MOSCOW, JUNE 26 -- Soviet Foreign Minister Eduard Shevardnadze lashed out today at military and conservative Communist Party critics for using what he called "McCarthyite" tactics and demanding to know "Who lost Eastern Europe?"

Shevardnadze said he felt it a "moral duty" to apologize to East European governments for the "insulting" comments of some Soviet officials and military leaders who "still believe" that the army had "captured them as military trophies" and should never have permitted the democratic revolts of 1989.

At last week's conference of the new Russian Communist Party, speakers such Yegor Ligachev, the leading conservative on the national party's ruling Politburo, and Gen. Albert Makashov criticized the current leadership for its tacit encouragement of the rebellions in Central Europe. There will undoubtedly be more such criticism at the 28th Party Congress set to begin next week, and Shevardnadze's comments appeared to be a kind of preemptive strike.

Shevardnadze said in a lengthy interview in the party newspaper Pravda that the implication of such charges by his critics was "Why did we not use tanks for the restoration of order?" He said the tactics of Soviet conservatives are reminiscent of Americans who asked in 1949 "Who lost China?" and of Sen. Joseph McCarthy's public hunts for alleged communists in the State Department.

"Is it possible that we really have learned nothing?" Shevardnadze said. "Have we forgotten the lessons of Afghanistan? Have we forgotten {the invasion of Hungary in} 1956 and {the invasion of Czechoslovakia in} 1968?"

Shevardnadze said it was "high time" that such conservatives "understood that neither socialism nor friendship nor good neighborly relations can be based on bayonets, tanks or blood. Relations with any country should be established on the basis of mutual interests and benefits and free choice."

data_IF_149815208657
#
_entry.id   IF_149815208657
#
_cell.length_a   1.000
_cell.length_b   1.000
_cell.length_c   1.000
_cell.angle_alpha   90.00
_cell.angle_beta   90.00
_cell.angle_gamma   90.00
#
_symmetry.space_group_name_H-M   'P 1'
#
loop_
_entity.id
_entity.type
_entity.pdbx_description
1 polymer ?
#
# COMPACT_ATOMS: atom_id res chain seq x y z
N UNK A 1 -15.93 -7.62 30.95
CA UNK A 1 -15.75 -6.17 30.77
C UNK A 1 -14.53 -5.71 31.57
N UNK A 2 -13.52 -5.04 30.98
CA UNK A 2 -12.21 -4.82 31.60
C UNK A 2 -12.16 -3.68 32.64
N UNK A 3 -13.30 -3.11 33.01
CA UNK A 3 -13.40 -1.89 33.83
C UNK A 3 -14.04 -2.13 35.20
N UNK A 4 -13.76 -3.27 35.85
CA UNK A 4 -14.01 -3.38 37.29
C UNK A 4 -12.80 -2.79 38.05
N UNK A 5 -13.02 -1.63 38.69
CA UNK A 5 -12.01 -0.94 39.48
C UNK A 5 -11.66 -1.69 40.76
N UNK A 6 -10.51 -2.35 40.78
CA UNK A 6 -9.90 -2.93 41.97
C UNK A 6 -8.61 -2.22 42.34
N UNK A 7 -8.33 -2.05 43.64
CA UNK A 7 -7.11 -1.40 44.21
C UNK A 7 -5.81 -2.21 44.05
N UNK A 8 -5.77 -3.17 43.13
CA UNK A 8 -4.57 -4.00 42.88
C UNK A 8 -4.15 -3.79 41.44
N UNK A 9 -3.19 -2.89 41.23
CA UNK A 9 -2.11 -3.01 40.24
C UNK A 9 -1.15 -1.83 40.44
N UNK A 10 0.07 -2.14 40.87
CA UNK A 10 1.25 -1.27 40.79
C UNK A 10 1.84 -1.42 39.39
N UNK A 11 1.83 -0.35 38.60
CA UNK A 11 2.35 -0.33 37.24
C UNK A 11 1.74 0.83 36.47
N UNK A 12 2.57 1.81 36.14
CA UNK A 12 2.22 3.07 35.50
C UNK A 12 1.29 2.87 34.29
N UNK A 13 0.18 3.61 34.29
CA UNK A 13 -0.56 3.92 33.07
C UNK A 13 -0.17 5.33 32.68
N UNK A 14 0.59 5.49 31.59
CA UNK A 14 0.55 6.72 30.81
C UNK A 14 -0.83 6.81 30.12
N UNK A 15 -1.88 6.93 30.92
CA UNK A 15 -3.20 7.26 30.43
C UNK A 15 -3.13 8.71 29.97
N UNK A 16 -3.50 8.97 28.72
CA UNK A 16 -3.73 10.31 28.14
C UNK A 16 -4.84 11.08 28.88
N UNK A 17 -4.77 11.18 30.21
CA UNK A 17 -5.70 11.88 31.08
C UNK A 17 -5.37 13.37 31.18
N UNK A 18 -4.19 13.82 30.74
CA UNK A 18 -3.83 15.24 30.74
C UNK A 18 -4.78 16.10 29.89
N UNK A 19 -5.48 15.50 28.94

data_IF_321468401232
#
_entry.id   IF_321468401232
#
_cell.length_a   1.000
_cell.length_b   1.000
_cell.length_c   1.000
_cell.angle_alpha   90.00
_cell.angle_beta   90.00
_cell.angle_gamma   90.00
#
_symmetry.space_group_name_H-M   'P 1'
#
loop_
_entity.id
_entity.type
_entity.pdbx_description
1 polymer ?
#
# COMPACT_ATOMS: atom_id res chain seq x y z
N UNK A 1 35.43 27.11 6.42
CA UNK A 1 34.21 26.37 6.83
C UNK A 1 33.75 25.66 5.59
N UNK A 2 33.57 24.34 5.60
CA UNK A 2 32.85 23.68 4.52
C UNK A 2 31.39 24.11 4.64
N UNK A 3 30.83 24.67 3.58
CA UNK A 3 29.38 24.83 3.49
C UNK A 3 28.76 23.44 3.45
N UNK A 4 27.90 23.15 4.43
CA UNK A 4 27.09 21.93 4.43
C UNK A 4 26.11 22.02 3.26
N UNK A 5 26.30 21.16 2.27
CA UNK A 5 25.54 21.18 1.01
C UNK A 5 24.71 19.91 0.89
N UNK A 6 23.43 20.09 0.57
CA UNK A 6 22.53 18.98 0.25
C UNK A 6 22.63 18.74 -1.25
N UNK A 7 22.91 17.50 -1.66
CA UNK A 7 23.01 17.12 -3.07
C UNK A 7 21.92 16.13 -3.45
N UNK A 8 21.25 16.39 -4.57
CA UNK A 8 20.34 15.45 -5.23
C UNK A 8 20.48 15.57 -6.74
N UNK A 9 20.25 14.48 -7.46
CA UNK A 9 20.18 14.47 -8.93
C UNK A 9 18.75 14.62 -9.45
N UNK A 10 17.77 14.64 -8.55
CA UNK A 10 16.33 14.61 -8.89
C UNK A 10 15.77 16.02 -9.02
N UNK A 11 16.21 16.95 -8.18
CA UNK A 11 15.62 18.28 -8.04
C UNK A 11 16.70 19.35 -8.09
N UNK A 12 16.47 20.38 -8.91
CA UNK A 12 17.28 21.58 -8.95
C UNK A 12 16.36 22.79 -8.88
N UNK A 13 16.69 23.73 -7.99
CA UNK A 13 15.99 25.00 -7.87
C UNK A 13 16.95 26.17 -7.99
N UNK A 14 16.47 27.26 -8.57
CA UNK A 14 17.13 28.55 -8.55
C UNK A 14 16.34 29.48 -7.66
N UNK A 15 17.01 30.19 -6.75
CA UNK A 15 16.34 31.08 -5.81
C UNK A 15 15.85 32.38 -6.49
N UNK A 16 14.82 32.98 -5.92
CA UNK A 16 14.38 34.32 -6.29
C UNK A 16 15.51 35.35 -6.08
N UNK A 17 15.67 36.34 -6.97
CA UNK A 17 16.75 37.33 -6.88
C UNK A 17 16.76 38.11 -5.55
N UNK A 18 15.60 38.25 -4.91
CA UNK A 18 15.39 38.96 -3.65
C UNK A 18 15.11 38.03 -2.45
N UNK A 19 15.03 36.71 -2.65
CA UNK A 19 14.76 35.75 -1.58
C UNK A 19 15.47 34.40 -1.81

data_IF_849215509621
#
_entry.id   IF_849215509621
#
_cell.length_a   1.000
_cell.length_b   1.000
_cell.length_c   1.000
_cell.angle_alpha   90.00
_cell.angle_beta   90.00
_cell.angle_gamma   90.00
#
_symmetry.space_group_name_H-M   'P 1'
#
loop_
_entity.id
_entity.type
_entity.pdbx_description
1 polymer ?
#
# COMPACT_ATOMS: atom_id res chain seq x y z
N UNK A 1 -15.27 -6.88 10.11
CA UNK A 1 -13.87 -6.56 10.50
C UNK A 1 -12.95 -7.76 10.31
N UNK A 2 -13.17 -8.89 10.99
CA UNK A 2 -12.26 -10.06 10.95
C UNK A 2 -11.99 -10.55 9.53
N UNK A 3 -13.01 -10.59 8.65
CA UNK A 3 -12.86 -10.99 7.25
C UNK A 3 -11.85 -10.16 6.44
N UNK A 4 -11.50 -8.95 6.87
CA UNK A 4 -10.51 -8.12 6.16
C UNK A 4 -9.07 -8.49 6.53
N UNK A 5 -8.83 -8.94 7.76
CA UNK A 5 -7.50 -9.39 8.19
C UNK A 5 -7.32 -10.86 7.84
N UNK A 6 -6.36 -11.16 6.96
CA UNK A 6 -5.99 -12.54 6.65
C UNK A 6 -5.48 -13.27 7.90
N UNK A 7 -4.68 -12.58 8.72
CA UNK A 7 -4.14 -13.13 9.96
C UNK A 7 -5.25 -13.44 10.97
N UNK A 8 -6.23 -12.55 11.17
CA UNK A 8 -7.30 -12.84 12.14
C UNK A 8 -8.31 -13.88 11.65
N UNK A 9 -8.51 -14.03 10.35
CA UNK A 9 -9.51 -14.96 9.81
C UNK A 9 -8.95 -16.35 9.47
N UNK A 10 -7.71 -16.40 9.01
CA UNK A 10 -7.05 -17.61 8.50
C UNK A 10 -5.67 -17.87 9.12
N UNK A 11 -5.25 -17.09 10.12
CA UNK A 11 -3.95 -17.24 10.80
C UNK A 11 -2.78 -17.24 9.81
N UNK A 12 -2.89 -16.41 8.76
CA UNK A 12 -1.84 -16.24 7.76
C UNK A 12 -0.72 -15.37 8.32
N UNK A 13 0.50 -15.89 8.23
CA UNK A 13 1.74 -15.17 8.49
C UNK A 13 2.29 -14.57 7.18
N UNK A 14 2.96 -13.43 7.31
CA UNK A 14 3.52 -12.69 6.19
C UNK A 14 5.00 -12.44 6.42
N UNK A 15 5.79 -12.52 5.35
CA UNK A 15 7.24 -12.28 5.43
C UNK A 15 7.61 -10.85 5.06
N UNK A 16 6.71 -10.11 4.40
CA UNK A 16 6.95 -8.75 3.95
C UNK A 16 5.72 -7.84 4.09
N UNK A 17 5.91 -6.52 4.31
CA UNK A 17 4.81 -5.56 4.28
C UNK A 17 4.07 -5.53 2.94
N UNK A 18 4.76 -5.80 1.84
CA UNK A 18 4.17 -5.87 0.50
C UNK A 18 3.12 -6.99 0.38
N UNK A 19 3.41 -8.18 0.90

Shevardnadze dismissed as untrue charges that the leadership decided to withdraw troops from Eastern Europe without consulting the military.

He said the Intermediate-range Nuclear Forces arms treaty, despite disproportionate cuts, was a victory for the Soviet Union and not "conciliation," as his critics have charged. "For me, it is an axiom: to exchange three SS-20s for two Pershings is fine. A Pershing would definitely heat up the general staff building, but an SS-20 would not even be able to reach the Pentagon."

He excoriated the Soviet defense industry for building up huge stockpiles of chemical weapons when "no one else was doing this." Now the Soviet Union, in the midst of a seemingly bottomless economic crisis, has to spend "at the very least" 3 billion rubles to destroy the weapons to fulfill new chemical arms treaties with the United States.

Shevardnadze said that "like any agreement, the Warsaw Pact is not eternal," but that the alliance would persist, at least as a political grouping, "so long as it answers the real needs of the countries involved."

Defense Minister Dmitri Yazov showed a more worried tone in an interview published today in the newspaper Robochaya Tribuna. Yazov said he was concerned by the "contradiction" that while the Warsaw Pact is "developing" into a mainly political alliance, NATO leaders persist in having their alliance maintain a strong military presence in Europe.